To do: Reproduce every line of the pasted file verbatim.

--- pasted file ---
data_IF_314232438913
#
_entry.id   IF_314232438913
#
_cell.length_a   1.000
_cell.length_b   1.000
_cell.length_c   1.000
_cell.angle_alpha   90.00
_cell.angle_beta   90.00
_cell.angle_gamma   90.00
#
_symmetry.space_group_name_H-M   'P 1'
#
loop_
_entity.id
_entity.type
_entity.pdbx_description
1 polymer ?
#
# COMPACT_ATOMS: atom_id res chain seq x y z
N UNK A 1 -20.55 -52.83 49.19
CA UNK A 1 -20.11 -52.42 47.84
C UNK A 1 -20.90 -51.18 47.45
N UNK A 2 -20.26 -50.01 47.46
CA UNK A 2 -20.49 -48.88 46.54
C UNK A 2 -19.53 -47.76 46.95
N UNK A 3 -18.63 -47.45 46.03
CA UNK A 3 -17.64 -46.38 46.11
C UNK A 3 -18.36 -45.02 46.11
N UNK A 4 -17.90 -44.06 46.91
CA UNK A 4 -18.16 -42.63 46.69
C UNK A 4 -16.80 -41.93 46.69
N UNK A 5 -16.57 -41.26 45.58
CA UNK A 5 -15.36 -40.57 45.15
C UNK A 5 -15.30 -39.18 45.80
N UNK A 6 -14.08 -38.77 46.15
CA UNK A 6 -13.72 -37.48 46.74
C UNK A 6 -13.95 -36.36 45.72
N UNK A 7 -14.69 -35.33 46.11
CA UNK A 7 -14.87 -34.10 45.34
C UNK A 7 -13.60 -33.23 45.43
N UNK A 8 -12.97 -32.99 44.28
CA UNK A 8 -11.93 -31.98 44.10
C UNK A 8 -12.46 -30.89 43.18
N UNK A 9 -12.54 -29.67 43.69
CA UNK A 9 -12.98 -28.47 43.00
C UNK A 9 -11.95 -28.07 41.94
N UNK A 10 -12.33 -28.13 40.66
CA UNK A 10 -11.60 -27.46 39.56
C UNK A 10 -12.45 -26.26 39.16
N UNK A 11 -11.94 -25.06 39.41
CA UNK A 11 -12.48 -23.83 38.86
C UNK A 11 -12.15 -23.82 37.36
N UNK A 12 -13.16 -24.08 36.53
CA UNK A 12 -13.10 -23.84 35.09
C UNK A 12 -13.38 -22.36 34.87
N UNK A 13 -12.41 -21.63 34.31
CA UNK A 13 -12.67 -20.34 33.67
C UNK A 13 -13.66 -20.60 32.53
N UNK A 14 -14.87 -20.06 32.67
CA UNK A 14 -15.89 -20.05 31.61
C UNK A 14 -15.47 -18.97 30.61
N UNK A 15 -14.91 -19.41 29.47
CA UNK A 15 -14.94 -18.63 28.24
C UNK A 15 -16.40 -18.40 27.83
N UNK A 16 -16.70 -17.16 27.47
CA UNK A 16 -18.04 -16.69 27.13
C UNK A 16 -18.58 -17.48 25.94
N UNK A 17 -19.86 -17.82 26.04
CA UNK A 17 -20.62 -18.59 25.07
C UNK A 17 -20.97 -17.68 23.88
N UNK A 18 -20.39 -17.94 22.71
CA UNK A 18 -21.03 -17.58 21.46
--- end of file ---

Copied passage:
data_IF_314232438913
#
_entry.id   IF_314232438913
#
_cell.length_a   1.000
_cell.length_b   1.000
_cell.length_c   1.000
_cell.angle_alpha   90.00
_cell.angle_beta   90.00
_cell.angle_gamma   90.00
#
_symmetry.space_group_name_H-M   'P 1'
#
loop_
_entity.id
_entity.type
_entity.pdbx_description
1 polymer ?
#
# COMPACT_ATOMS: atom_id res chain seq x y z
N UNK A 1 -20.55 -52.83 49.19
CA UNK A 1 -20.11 -52.42 47.84
C UNK A 1 -20.90 -51.18 47.45
N UNK A 2 -20.26 -50.01 47.46
CA UNK A 2 -20.49 -48.88 46.54
C UNK A 2 -19.53 -47.76 46.95
N UNK A 3 -18.63 -47.45 46.03
CA UNK A 3 -17.64 -46.38 46.11
C UNK A 3 -18.36 -45.02 46.11
N UNK A 4 -17.90 -44.06 46.91
CA UNK A 4 -18.16 -42.63 46.69
C UNK A 4 -16.80 -41.93 46.69
N UNK A 5 -16.57 -41.26 45.58
CA UNK A 5 -15.36 -40.57 45.15
C UNK A 5 -15.30 -39.18 45.80
N UNK A 6 -14.08 -38.77 46.15
CA UNK A 6 -13.72 -37.48 46.74
C UNK A 6 -13.95 -36.36 45.72
N UNK A 7 -14.69 -35.33 46.11
CA UNK A 7 -14.87 -34.10 45.34
C UNK A 7 -13.60 -33.23 45.43
N UNK A 8 -12.97 -32.99 44.28
CA UNK A 8 -11.93 -31.98 44.10
C UNK A 8 -12.46 -30.89 43.18
N UNK A 9 -12.54 -29.67 43.69
CA UNK A 9 -12.98 -28.47 43.00
C UNK A 9 -11.95 -28.07 41.94
N UNK A 10 -12.33 -28.13 40.66
CA UNK A 10 -11.60 -27.46 39.56
C UNK A 10 -12.45 -26.26 39.16
N UNK A 11 -11.94 -25.06 39.41
CA UNK A 11 -12.48 -23.83 38.86
C UNK A 11 -12.15 -23.82 37.36
N UNK A 12 -13.16 -24.08 36.53
CA UNK A 12 -13.10 -23.84 35.09
C UNK A 12 -13.38 -22.36 34.87
N UNK A 13 -12.41 -21.63 34.31
CA UNK A 13 -12.67 -20.34 33.67
C UNK A 13 -13.66 -20.60 32.53
N UNK A 14 -14.87 -20.06 32.67
CA UNK A 14 -15.89 -20.05 31.61
C UNK A 14 -15.47 -18.97 30.61
N UNK A 15 -14.91 -19.41 29.47
CA UNK A 15 -14.94 -18.63 28.24
C UNK A 15 -16.40 -18.40 27.83
N UNK A 16 -16.70 -17.16 27.47
CA UNK A 16 -18.04 -16.69 27.13
C UNK A 16 -18.58 -17.48 25.94
N UNK A 17 -19.86 -17.82 26.04
CA UNK A 17 -20.62 -18.59 25.07
C UNK A 17 -20.97 -17.68 23.88
N UNK A 18 -20.39 -17.94 22.71
CA UNK A 18 -21.03 -17.58 21.46